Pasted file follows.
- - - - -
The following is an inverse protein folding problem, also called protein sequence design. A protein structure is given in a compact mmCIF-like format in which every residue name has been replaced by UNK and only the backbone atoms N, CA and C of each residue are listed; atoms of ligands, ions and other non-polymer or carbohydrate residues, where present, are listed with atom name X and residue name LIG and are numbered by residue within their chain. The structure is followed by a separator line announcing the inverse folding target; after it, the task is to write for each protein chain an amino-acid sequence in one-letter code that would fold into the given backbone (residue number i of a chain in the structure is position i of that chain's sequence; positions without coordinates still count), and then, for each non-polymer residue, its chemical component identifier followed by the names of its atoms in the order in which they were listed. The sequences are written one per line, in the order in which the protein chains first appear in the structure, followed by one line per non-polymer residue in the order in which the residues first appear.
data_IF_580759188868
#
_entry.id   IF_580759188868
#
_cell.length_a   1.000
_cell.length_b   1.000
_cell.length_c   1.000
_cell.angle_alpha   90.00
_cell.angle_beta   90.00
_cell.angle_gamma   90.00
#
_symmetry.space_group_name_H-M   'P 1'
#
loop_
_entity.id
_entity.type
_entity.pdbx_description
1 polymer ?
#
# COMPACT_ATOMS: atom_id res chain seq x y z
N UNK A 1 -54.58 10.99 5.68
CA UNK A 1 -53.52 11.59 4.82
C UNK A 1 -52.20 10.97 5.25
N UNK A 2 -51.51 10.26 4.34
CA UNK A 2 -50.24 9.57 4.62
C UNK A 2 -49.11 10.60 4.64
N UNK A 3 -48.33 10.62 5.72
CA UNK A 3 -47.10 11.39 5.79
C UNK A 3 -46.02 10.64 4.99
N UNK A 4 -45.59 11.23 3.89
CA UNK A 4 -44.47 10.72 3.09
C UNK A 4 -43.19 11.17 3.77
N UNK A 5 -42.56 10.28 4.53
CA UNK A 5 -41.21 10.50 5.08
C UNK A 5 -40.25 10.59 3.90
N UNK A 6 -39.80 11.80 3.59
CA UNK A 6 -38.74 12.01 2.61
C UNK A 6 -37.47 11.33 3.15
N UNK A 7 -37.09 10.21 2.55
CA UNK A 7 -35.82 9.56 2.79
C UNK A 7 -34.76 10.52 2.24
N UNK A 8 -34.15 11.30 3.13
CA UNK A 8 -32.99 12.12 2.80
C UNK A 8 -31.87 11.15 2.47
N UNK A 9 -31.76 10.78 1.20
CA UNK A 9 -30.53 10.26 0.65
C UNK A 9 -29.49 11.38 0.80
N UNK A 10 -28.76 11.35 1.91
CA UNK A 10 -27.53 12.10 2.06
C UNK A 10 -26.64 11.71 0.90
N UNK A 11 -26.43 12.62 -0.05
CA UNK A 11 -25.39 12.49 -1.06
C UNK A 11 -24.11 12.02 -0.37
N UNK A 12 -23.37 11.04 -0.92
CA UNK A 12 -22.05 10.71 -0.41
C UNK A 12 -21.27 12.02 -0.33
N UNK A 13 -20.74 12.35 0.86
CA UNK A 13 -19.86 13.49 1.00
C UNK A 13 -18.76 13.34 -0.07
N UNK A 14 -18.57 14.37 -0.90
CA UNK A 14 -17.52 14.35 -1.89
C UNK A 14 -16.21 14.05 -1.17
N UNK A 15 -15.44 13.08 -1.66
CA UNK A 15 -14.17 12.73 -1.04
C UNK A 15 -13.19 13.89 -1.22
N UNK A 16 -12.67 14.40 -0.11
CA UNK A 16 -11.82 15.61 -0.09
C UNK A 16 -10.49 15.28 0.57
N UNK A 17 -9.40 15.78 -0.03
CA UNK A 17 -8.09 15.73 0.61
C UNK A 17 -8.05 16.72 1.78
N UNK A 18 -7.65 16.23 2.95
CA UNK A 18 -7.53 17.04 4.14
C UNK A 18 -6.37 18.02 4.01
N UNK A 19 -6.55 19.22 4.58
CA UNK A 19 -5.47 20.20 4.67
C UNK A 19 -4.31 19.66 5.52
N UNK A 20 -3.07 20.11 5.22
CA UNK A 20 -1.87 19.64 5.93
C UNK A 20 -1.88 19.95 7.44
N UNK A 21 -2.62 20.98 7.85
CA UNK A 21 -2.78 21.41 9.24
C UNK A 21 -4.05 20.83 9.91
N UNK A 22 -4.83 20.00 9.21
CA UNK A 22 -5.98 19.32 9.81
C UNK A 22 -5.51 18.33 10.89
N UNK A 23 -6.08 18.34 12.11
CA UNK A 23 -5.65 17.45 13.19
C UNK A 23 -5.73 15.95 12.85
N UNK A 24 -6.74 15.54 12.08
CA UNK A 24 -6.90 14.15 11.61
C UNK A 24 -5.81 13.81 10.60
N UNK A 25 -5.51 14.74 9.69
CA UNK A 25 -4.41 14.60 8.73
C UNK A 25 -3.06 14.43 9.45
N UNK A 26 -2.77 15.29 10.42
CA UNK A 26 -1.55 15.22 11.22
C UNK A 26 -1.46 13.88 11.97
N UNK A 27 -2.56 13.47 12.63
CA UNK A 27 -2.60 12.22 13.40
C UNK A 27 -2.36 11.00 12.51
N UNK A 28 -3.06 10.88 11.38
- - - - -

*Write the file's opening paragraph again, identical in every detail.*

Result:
The following is an inverse protein folding problem, also called protein sequence design. A protein structure is given in a compact mmCIF-like format in which every residue name has been replaced by UNK and only the backbone atoms N, CA and C of each residue are listed; atoms of ligands, ions and other non-polymer or carbohydrate residues, where present, are listed with atom name X and residue name LIG and are numbered by residue within their chain. The structure is followed by a separator line announcing the inverse folding target; after it, the task is to write for each protein chain an amino-acid sequence in one-letter code that would fold into the given backbone (residue number i of a chain in the structure is position i of that chain's sequence; positions without coordinates still count), and then, for each non-polymer residue, its chemical component identifier followed by the names of its atoms in the order in which they were listed. The sequences are written one per line, in the order in which the protein chains first appear in the structure, followed by one line per non-polymer residue in the order in which the residues first appear.